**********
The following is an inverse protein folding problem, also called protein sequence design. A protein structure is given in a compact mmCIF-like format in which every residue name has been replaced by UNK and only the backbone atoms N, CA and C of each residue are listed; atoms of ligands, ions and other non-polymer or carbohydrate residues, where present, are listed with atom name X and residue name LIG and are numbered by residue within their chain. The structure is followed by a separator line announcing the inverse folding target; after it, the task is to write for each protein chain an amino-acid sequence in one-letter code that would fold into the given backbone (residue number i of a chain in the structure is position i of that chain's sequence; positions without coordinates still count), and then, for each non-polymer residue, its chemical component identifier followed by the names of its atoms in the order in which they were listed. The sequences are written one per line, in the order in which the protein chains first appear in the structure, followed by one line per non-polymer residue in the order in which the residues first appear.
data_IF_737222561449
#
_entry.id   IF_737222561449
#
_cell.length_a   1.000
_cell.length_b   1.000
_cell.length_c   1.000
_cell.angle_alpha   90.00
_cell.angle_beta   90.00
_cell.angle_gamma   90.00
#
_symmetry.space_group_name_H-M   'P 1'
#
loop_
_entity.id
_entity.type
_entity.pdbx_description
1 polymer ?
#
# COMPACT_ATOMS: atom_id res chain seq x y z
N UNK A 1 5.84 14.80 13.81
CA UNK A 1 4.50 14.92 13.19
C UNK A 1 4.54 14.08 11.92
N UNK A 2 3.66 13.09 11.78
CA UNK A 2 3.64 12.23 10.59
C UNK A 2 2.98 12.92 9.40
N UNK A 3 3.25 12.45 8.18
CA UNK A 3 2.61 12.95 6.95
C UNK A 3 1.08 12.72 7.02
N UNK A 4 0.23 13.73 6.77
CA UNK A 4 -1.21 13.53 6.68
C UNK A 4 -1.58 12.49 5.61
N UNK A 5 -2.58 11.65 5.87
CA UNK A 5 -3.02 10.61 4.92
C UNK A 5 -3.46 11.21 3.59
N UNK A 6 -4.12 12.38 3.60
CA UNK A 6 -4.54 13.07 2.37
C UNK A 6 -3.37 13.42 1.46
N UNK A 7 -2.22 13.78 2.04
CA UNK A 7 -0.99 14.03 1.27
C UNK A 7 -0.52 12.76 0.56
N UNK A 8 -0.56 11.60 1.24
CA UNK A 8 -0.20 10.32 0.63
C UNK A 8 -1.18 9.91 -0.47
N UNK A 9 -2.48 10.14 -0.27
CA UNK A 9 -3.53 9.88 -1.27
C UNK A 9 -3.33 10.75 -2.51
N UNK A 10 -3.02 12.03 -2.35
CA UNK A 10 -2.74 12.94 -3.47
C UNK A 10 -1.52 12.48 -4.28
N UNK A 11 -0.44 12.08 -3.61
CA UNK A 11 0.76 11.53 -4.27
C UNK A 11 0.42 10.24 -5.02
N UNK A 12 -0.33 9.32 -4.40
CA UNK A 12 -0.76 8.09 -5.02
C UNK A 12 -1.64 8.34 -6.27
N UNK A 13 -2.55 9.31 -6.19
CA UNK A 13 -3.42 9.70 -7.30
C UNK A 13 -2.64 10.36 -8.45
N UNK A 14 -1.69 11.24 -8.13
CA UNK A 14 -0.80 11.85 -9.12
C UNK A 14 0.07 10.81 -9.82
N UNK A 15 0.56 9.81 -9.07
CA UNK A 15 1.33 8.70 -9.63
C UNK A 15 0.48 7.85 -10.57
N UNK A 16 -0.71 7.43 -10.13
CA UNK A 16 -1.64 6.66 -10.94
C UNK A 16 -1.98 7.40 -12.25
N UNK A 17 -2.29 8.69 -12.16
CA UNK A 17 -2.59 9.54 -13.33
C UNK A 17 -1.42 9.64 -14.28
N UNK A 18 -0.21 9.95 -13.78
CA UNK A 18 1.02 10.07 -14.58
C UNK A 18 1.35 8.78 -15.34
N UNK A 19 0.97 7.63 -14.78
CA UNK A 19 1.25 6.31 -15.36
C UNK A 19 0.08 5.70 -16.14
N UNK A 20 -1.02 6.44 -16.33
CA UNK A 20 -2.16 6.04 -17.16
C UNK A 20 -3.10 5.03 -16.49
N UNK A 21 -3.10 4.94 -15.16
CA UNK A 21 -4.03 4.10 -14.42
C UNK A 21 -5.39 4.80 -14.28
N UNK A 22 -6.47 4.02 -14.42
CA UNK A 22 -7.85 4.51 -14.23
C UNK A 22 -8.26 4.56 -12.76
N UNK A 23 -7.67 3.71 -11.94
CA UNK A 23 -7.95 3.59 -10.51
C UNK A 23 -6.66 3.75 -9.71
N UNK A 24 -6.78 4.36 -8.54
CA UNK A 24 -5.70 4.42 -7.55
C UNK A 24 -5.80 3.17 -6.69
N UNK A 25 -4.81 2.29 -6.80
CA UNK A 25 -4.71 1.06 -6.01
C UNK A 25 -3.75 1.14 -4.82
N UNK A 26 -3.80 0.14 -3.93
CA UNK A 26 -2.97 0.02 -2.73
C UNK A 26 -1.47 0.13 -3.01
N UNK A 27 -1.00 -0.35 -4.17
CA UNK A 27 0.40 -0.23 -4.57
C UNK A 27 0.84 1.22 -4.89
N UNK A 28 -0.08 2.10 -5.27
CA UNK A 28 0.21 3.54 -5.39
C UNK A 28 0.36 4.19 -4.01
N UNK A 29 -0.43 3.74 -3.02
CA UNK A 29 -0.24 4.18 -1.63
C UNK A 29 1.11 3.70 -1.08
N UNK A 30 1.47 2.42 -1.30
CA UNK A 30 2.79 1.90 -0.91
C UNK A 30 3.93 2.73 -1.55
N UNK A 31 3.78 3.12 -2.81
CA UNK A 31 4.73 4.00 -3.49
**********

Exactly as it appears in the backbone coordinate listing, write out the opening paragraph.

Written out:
The following is an inverse protein folding problem, also called protein sequence design. A protein structure is given in a compact mmCIF-like format in which every residue name has been replaced by UNK and only the backbone atoms N, CA and C of each residue are listed; atoms of ligands, ions and other non-polymer or carbohydrate residues, where present, are listed with atom name X and residue name LIG and are numbered by residue within their chain. The structure is followed by a separator line announcing the inverse folding target; after it, the task is to write for each protein chain an amino-acid sequence in one-letter code that would fold into the given backbone (residue number i of a chain in the structure is position i of that chain's sequence; positions without coordinates still count), and then, for each non-polymer residue, its chemical component identifier followed by the names of its atoms in the order in which they were listed. The sequences are written one per line, in the order in which the protein chains first appear in the structure, followed by one line per non-polymer residue in the order in which the residues first appear.